WASHINGTON - The House of Representatives has voted to end the “Don’t Ask, Don’t Tell” policy. The bill, the “Don’t Ask, Don’t Tell” Repeal Act of 2010, which was introduced by House Majority Leader Steny Hoyer of Maryland and Pennsylvania Rep. Patrick Murphy passed by a vote of 250 to 175. Legislation containing language identical to the “Don’t Ask, Don’t Tell” Repeal Act is currently pending in the Senate.
Statement by the President on the House Passage of the Don't Ask, Don't Tell Repeal Act of 2010
I applaud the House for passing, with bipartisan support, the Don't Ask, Don't Tell Repeal Act of 2010. Legislative repeal is supported by the Secretary of Defense and the Chairman of the Joint Chiefs of Staff. The process contained in this legislation allows for a smooth and responsible repeal of “Don’t Ask, Don’t Tell” in a way that maintains good order and discipline in our military ranks. Indeed, all of the Service Chiefs have said that when this law is changed , they will implement an orderly transition effectively and efficiently. As the comprehensive study by the Department of Defense clearly shows, we can move to a new policy in a responsible manner that ensures our military strength and our national security.
I particularly want to thank Speaker Nancy Pelosi, Majority Leader Steny Hoyer, and Congressman Patrick Murphy for their leadership on this issue. I have consistently called for the repeal of this law. Moving forward with the repeal is not only the right thing to do, it will also give our military the clarity and certainty it deserves. We must ensure that Americans who are willing to risk their lives for their country are treated fairly and equally by their country.
Statement by Press Secretary Geoff Morrell
“Secretary Gates is pleased that the House of Representatives has voted to repeal the "Don't Ask, Don't Tell" law. He encourages the Senate to pass the legislation this session, enabling the Department of Defense to carefully and responsibly manage a change in this policy instead of risking an abrupt change resulting from a decision in the courts."
Statement by the ACLU
“Don't Ask, Don't Tell” was passed into law in 1993 and, since 1994, more than 14,000 qualified and committed service members, both men and women, have been discharged under the policy simply on the basis of their sexual orientation. President Obama called for its repeal in his State of the Union address, the highest ranking members of the military have called for the policy to end and a report released last month by the Pentagon found that a large majority of respondents to a survey of active-duty and reserve service members and their families say that ending the policy would not have an adverse effect on military operations.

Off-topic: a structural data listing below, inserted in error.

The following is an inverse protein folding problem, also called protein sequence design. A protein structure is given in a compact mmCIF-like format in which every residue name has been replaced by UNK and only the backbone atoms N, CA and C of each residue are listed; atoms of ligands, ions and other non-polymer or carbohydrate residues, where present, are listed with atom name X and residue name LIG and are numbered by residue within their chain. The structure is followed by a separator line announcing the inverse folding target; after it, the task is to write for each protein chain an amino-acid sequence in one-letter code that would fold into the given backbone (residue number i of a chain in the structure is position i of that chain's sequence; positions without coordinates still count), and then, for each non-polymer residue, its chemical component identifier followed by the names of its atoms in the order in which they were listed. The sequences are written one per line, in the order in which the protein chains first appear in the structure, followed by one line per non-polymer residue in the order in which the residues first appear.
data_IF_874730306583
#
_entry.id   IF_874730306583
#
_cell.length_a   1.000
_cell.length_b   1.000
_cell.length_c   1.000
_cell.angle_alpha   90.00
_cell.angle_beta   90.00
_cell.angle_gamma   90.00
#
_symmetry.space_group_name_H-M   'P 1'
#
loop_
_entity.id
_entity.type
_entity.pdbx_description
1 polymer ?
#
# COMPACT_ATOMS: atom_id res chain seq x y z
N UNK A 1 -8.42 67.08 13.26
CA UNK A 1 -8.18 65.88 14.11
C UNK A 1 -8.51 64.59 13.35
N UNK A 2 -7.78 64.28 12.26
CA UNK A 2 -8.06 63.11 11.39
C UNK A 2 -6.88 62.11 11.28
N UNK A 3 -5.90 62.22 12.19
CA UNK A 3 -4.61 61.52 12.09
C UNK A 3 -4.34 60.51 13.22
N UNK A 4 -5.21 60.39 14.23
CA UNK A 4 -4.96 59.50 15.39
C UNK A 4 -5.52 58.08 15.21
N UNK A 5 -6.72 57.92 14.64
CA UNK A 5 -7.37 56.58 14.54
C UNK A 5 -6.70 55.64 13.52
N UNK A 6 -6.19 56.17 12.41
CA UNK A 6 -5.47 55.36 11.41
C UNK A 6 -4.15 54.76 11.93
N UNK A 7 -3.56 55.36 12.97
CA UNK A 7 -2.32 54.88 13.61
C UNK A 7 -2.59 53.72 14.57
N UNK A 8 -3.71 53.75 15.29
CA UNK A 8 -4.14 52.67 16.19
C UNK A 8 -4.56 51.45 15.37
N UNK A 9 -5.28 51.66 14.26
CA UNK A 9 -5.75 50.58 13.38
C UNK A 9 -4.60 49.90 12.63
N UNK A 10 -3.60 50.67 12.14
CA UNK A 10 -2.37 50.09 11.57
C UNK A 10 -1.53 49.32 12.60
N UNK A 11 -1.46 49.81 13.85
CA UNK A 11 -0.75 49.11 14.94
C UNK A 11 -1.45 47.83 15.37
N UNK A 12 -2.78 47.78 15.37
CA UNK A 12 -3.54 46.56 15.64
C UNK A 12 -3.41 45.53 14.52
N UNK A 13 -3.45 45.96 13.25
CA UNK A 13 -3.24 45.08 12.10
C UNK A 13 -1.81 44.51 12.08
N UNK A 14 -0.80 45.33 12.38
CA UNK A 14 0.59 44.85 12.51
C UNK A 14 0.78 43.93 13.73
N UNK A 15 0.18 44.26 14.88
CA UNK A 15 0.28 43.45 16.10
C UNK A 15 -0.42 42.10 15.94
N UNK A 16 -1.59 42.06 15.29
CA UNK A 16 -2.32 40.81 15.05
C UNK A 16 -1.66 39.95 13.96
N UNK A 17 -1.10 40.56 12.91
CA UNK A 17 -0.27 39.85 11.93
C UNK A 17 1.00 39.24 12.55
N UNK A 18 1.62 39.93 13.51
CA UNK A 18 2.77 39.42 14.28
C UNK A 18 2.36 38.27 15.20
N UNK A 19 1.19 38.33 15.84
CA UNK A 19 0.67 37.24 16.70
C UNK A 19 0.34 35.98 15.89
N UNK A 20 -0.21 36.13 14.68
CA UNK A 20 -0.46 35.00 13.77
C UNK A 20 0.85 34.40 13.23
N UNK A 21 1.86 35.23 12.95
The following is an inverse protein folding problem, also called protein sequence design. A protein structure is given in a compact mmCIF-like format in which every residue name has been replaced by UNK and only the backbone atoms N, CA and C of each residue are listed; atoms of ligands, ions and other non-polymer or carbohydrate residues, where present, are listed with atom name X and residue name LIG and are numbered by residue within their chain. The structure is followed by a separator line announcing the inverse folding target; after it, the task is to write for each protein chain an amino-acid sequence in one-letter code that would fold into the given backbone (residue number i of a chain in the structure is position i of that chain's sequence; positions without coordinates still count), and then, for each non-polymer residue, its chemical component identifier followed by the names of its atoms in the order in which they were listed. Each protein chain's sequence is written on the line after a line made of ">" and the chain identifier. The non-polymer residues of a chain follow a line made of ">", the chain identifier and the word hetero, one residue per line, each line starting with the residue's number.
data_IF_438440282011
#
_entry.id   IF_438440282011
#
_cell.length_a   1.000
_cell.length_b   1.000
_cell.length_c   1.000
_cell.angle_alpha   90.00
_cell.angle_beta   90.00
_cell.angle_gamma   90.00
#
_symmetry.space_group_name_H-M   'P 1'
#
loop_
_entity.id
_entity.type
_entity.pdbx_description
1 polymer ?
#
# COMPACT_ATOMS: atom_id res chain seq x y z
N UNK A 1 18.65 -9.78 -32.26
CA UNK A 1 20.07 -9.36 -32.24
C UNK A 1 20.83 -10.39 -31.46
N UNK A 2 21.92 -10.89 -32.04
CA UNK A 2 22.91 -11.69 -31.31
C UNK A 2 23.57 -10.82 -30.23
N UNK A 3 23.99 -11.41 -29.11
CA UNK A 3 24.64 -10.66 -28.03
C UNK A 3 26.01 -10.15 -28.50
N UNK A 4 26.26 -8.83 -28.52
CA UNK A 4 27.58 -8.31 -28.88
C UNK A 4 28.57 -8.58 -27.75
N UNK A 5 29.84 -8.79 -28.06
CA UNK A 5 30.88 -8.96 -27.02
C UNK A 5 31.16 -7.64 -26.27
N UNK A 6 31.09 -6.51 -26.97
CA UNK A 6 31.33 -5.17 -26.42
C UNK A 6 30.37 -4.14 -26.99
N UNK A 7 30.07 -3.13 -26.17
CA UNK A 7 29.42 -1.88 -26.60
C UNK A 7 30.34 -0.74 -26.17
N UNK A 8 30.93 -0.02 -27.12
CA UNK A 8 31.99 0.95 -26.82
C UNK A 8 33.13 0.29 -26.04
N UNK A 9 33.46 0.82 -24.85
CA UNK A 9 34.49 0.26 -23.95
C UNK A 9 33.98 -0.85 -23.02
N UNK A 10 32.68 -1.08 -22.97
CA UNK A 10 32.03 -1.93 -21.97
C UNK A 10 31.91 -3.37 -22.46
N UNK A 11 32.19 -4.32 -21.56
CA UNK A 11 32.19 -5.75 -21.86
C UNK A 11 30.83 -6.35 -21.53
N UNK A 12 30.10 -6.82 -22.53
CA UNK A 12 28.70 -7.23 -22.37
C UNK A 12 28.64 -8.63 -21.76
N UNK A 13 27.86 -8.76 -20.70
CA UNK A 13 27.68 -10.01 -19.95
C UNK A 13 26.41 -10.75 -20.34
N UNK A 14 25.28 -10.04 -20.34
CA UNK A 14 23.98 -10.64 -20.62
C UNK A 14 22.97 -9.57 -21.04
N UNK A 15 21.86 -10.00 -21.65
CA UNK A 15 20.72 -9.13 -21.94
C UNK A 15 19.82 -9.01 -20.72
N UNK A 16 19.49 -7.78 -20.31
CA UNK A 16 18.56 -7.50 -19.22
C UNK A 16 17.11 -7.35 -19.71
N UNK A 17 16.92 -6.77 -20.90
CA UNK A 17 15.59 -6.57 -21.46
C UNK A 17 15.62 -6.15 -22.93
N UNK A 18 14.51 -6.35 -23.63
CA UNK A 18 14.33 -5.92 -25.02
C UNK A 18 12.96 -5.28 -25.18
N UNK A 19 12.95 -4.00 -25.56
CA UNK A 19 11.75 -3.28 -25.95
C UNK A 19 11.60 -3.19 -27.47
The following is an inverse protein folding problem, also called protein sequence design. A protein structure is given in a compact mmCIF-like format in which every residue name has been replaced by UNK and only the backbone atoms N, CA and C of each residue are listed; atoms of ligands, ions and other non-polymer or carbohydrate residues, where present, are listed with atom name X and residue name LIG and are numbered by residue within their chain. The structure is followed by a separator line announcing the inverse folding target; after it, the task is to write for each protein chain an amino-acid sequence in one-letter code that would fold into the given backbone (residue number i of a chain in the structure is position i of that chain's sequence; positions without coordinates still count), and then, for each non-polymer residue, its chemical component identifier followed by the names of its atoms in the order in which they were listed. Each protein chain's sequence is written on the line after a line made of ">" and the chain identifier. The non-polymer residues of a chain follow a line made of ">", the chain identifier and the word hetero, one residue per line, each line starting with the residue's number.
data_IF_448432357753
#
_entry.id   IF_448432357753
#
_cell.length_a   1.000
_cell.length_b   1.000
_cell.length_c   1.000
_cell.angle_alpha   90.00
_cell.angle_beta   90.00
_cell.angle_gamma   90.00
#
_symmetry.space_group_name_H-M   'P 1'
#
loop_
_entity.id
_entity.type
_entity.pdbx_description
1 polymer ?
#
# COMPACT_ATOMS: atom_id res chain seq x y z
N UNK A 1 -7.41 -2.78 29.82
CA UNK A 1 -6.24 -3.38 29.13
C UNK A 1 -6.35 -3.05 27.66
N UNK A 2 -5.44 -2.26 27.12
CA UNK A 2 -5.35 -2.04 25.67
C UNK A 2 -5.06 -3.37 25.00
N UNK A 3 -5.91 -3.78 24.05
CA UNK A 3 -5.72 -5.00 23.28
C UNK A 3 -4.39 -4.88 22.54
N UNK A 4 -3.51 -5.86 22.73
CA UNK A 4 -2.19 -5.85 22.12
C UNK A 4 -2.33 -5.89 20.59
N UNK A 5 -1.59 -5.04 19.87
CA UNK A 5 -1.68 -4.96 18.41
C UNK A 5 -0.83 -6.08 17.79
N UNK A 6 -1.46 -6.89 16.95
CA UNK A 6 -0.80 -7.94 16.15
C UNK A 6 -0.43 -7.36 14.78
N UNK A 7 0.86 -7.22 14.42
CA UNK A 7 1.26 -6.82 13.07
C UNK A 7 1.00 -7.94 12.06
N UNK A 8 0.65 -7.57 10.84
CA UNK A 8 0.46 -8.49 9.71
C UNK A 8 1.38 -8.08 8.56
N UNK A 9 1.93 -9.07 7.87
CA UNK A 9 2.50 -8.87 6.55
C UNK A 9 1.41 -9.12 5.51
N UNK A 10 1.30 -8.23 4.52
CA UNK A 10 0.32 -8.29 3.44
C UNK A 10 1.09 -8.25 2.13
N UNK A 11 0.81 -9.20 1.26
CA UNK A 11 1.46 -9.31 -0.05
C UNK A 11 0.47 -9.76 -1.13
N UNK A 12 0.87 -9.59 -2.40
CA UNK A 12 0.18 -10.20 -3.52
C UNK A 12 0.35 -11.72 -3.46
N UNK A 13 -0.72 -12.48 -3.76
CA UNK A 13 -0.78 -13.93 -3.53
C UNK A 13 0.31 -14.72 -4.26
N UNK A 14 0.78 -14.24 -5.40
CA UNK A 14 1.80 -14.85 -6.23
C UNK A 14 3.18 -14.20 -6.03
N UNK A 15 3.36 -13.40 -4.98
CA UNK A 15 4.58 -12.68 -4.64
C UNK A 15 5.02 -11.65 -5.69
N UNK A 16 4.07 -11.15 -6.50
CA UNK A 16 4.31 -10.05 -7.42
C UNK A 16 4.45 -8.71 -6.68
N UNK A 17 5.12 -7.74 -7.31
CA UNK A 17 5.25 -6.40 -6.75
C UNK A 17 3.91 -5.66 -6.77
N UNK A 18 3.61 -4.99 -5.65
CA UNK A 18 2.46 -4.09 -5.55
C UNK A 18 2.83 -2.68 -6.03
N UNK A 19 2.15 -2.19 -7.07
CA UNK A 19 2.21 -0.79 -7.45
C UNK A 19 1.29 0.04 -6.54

The American Civil Liberties Union welcomed the House vote and strongly urged the Senate to pass the repeal legislation, ensuring it reaches the president’s desk by year’s end.
The following can be attributed to Laura W. Murphy, Director of the ACLU Washington Legislative Office:
“We are closer now to the end of ‘Don’t Ask, Don’t Tell’ than ever and we cannot lose momentum. Gay and lesbian service members have been fighting and dying for their country alongside their straight counterparts without being able to live their lives openly for years. It is flatly unfair to force those serving our country to live without dignity or honesty. This policy’s demise is long overdue. The Senate has precious little time to ensure a repeal of ‘Don’t Ask, Don’t Tell.’ It must act now.”
The ACLU’s letter supporting the “Don’t Ask, Don’t Tell” Repeal Act can be found here: www.aclu.org/lgbt-rights/aclu-letter-support-dont-ask-dont-tell-repeal-act-2010-house-amendment-senate-amendment-
Joint statement issued by Center for American Progress Action Fund, Human Rights Campaign, Log Cabin Republicans, Stonewall Democrats, Servicemembers Legal Defense Network, Servicemembers United, and Third Way:
“Today’s vote by the House of Representatives provides another resounding indication that Don’t Ask, Don’t Tell can and should be repealed legislatively this year. With this second vote in favor of repeal, the House joins our top military leaders, a super-majority of Americans, the President, and a 60-vote majority in the Senate in agreeing that it is time to give the Pentagon the power to carry out its carefully crafted plans for ending Don’t Ask, Don’t Tell. With the Pentagon Working Group report in hand and the Secretary of Defense pleading for Congressional action, there is no more time for excuses—the Senate must follow the lead of the House and pass the bipartisan repeal legislation championed by Senators Lieberman and Collins before the end of the 111th Congress.”